Short term outcome of primary percutaneous coronary intervention (PCI) in patients with acute myocardial infarction
Background: Percutaneous Coronary intervention (PCI) is a routinely performed procedure in coronary care units. The aim of our study was to investigate the frequency of major adverse cardiac events (MACEs) after percutaneous coronary angiography in acute ST-elevation myocardial infarction (STEMI) patients in our institution. The objective of the study is to determine the frequency of MACEs after Percutaneous Coronary Intervention (PCI) in patients with acute myocardial infarction.
Patients & Methods: This prospective observational study was carried out at Punjab Institute of Cardiology, Lahore from May 2017 to June 2017. A total 35 patients with STEMI who underwent Primary PCI were enrolled by consecutive sampling technique. An inclusion criterion was chest pain of 30 minutes to 12 hours duration with ECG showing ≥ 0.1mm ST-elevation in at least two contiguous leads. An exclusion criterion was thrombolysis within last 24 hours, malignancy, stroke and Left Main or equivalent disease on coronary Angiogram. Patients were followed after 2 weeks till 1 month for any MACES. (Including re-admission, need for repeat revascularization, stent thrombosis, recurrent acute MI, angina, stroke, and mortality). Frequency and percentages were calculated for MACEs by using SPSS 23.0.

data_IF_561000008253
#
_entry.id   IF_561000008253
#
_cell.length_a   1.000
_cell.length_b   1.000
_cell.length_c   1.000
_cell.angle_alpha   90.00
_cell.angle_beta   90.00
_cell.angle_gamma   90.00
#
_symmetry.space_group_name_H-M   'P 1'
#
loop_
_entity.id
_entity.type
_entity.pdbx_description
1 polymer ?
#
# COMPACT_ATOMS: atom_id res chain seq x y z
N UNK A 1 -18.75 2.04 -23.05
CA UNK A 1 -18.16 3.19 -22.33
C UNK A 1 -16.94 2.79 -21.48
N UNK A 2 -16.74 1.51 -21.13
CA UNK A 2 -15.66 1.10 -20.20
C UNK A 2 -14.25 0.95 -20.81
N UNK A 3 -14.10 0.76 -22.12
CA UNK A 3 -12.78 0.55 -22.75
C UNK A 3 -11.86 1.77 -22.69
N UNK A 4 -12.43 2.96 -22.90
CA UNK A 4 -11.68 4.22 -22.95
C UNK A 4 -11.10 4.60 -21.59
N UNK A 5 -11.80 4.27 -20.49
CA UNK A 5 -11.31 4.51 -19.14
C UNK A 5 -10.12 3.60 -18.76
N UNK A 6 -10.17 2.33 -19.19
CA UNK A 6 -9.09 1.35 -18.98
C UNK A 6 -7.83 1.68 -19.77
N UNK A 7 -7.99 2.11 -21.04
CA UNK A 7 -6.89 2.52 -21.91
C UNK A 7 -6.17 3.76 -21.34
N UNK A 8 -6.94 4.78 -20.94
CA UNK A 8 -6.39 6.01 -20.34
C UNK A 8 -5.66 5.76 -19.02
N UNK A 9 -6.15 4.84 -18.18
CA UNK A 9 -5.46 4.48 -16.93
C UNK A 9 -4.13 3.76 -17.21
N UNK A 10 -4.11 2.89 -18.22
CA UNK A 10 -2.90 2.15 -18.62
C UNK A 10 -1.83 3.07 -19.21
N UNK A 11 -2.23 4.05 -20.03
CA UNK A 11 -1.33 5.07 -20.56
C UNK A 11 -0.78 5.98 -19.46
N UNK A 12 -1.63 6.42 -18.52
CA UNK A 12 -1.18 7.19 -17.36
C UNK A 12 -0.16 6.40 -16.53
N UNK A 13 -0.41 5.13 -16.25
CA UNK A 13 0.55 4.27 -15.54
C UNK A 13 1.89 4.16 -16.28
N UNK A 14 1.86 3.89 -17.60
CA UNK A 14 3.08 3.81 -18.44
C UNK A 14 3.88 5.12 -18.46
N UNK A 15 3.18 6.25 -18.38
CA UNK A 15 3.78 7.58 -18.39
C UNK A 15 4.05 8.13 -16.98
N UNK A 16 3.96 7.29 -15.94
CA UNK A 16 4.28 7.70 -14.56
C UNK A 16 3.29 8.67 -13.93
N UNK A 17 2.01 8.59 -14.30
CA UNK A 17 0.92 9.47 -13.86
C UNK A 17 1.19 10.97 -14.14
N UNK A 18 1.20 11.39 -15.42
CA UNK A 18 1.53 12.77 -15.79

Results: Out of 35 cases, 34 (97.1%) were male and 1 (2.9%) were female. Mean age was 47.11±10.59 years, 14 (40%) patients had hypertension, 10 (28.6%) were diabetics and 12(34.3%) were current smokers while 4 (11.4%) were ex-smokers, 10 (28.6%) had family history of CAD, and 3 (8.6%) had hyperlipidemia. Successful revascularization with TIMI-III flow was attained in 34(97.1%) cases. 33minutes was mean door to balloon time. At one month follow-up, out of 35 patients, angina was reported only in 1 (2.9%) patient. There was no readmission, repeat revascularization, stent thrombosis, myocardial infarction, stroke and death reported in study subjects.
Conclusion: Successful revascularization by Primary PCI was associated with very few early MACEs. For the treatment of coronary artery disease, PCI is an effective option. It has a few early MACEs and uses less contrast and has fewer distal complications than conventional angioplasty and invasive procedures.
Copyright (c) 2021 Muhammad Kashif Zafar, Asim Iqbal, Ahmed Noeman, Nida Tasneem Akber, Sohail Yousuf, Muhammad Faisal
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